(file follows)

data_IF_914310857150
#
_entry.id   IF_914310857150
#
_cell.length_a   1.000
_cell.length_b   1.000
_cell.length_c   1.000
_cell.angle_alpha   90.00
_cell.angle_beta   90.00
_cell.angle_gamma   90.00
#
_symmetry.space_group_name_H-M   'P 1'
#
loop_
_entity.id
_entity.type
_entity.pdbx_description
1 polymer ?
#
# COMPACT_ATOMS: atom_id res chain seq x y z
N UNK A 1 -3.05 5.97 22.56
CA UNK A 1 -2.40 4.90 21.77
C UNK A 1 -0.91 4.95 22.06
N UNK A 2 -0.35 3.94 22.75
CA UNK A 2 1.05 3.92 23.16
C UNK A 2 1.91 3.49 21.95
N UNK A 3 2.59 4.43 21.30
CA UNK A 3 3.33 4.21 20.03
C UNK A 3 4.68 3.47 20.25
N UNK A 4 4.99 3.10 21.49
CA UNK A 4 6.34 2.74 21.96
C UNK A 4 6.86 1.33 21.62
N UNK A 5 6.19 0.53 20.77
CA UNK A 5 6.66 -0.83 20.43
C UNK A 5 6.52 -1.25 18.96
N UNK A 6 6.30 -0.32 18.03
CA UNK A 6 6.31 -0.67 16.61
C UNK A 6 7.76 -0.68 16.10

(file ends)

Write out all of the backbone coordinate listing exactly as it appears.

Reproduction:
data_IF_914310857150
#
_entry.id   IF_914310857150
#
_cell.length_a   1.000
_cell.length_b   1.000
_cell.length_c   1.000
_cell.angle_alpha   90.00
_cell.angle_beta   90.00
_cell.angle_gamma   90.00
#
_symmetry.space_group_name_H-M   'P 1'
#
loop_
_entity.id
_entity.type
_entity.pdbx_description
1 polymer ?
#
# COMPACT_ATOMS: atom_id res chain seq x y z
N UNK A 1 -3.05 5.97 22.56
CA UNK A 1 -2.40 4.90 21.77
C UNK A 1 -0.91 4.95 22.06
N UNK A 2 -0.35 3.94 22.75
CA UNK A 2 1.05 3.92 23.16
C UNK A 2 1.91 3.49 21.95
N UNK A 3 2.59 4.43 21.30
CA UNK A 3 3.33 4.21 20.03
C UNK A 3 4.68 3.47 20.25
N UNK A 4 4.99 3.10 21.49
CA UNK A 4 6.34 2.74 21.96
C UNK A 4 6.86 1.33 21.62
N UNK A 5 6.19 0.53 20.77
CA UNK A 5 6.66 -0.83 20.43
C UNK A 5 6.52 -1.25 18.96
N UNK A 6 6.30 -0.32 18.03
CA UNK A 6 6.31 -0.67 16.61
C UNK A 6 7.76 -0.68 16.10